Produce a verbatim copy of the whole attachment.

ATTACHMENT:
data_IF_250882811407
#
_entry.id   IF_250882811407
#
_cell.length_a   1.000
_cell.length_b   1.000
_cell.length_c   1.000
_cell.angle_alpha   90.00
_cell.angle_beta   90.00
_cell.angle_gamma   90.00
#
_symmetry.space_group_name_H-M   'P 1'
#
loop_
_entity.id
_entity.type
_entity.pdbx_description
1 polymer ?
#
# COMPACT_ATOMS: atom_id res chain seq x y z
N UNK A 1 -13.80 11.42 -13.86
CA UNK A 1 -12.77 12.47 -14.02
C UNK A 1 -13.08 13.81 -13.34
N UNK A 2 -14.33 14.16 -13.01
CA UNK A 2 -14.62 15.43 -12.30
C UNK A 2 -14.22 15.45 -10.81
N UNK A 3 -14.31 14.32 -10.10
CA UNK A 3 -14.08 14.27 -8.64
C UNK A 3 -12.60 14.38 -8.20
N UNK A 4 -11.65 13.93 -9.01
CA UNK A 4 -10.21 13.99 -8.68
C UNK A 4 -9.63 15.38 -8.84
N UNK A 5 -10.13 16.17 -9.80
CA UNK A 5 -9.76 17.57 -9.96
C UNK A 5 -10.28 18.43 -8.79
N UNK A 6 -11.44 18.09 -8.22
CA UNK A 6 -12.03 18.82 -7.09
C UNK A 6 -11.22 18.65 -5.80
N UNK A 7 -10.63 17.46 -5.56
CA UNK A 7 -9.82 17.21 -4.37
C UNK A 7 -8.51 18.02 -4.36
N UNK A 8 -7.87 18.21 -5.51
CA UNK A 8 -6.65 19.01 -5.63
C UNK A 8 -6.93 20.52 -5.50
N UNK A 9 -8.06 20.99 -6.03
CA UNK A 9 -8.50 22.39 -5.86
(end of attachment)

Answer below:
data_IF_250882811407
#
_entry.id   IF_250882811407
#
_cell.length_a   1.000
_cell.length_b   1.000
_cell.length_c   1.000
_cell.angle_alpha   90.00
_cell.angle_beta   90.00
_cell.angle_gamma   90.00
#
_symmetry.space_group_name_H-M   'P 1'
#
loop_
_entity.id
_entity.type
_entity.pdbx_description
1 polymer ?
#
# COMPACT_ATOMS: atom_id res chain seq x y z
N UNK A 1 -13.80 11.42 -13.86
CA UNK A 1 -12.77 12.47 -14.02
C UNK A 1 -13.08 13.81 -13.34
N UNK A 2 -14.33 14.16 -13.01
CA UNK A 2 -14.62 15.43 -12.30
C UNK A 2 -14.22 15.45 -10.81
N UNK A 3 -14.31 14.32 -10.10
CA UNK A 3 -14.08 14.27 -8.64
C UNK A 3 -12.60 14.38 -8.20
N UNK A 4 -11.65 13.93 -9.01
CA UNK A 4 -10.21 13.99 -8.68
C UNK A 4 -9.63 15.38 -8.84
N UNK A 5 -10.13 16.17 -9.80
CA UNK A 5 -9.76 17.57 -9.96
C UNK A 5 -10.28 18.43 -8.79
N UNK A 6 -11.44 18.09 -8.22
CA UNK A 6 -12.03 18.82 -7.09
C UNK A 6 -11.22 18.65 -5.80
N UNK A 7 -10.63 17.46 -5.56
CA UNK A 7 -9.82 17.21 -4.37
C UNK A 7 -8.51 18.02 -4.36
N UNK A 8 -7.87 18.21 -5.51
CA UNK A 8 -6.65 19.01 -5.63
C UNK A 8 -6.93 20.52 -5.50
N UNK A 9 -8.06 20.99 -6.03
CA UNK A 9 -8.50 22.39 -5.86